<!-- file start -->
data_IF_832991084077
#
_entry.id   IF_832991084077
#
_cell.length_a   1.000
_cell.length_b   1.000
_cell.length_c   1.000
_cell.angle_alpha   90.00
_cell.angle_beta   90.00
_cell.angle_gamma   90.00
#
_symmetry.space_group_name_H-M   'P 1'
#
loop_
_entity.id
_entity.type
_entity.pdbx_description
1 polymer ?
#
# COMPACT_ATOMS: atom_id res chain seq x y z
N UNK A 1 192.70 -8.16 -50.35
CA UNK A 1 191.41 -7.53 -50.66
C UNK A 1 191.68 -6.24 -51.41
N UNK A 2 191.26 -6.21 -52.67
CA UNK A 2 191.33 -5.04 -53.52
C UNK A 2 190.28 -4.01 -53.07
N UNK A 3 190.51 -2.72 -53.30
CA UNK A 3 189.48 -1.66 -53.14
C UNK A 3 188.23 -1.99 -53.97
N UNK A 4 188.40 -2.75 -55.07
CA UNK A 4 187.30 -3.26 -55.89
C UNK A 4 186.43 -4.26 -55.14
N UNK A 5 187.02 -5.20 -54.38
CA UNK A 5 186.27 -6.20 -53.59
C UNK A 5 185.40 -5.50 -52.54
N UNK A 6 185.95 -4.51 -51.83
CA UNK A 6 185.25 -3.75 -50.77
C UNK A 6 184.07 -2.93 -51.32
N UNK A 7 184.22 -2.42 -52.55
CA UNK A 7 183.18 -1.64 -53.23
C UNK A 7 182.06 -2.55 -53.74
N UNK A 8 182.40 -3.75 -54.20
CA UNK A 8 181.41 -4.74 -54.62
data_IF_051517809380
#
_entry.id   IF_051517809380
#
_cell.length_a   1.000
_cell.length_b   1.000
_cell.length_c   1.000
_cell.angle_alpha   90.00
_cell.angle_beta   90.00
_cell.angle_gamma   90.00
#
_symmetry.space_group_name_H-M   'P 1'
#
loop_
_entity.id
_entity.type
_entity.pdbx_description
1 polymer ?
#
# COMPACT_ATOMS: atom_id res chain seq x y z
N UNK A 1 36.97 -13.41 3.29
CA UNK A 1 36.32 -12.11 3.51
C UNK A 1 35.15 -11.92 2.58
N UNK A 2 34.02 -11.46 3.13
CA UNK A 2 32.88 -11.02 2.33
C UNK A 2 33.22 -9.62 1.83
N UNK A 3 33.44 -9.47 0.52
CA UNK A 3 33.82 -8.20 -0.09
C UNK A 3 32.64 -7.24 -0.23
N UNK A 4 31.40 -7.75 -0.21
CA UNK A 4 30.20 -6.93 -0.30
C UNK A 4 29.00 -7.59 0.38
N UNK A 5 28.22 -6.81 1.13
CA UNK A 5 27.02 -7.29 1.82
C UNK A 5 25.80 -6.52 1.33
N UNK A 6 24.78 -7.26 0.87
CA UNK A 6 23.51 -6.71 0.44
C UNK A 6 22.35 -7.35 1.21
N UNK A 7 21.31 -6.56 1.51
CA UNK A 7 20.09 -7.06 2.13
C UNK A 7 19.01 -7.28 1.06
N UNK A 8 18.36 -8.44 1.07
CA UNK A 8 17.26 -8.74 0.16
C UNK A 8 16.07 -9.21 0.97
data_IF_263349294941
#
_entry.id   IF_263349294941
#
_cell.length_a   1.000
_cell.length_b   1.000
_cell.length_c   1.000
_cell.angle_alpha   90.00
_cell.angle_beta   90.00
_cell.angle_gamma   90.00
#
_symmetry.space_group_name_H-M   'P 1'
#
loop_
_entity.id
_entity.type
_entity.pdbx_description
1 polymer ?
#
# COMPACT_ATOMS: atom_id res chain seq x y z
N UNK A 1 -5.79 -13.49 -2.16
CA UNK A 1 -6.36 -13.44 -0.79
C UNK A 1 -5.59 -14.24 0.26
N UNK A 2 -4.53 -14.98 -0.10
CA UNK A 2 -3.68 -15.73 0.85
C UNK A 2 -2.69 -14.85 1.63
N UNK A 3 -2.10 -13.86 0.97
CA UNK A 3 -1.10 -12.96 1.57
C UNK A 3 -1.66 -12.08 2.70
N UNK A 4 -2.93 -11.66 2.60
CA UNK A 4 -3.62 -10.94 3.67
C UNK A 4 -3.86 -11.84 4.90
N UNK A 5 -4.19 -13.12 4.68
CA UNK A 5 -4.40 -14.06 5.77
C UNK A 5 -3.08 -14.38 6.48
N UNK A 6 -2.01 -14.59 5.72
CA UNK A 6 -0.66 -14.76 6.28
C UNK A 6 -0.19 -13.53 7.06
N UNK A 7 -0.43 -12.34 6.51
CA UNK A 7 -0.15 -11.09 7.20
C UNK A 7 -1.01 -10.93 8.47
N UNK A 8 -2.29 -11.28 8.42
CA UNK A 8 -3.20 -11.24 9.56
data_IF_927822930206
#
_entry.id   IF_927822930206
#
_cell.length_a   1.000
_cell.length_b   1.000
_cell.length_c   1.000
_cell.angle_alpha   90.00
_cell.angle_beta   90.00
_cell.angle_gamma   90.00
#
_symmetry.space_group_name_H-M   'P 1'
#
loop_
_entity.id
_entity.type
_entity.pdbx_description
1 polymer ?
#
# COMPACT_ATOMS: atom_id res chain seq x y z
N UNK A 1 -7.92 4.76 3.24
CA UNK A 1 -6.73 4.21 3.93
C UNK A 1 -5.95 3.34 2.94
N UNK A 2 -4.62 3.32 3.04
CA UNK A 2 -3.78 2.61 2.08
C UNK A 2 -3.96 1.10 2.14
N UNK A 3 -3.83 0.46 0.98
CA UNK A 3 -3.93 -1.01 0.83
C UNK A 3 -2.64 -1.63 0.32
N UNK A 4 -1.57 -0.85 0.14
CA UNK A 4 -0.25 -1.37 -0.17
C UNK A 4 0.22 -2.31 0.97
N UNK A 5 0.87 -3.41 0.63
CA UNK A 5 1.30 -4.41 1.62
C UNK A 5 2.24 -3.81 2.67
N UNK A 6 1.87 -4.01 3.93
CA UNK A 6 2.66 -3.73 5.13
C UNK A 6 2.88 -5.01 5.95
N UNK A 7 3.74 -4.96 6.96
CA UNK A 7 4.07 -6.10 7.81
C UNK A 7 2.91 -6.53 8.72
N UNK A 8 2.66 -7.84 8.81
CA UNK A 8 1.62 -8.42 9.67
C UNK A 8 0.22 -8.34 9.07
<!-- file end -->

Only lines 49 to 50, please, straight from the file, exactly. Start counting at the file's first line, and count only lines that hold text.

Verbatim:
_cell.length_b   1.000
_cell.length_c   1.000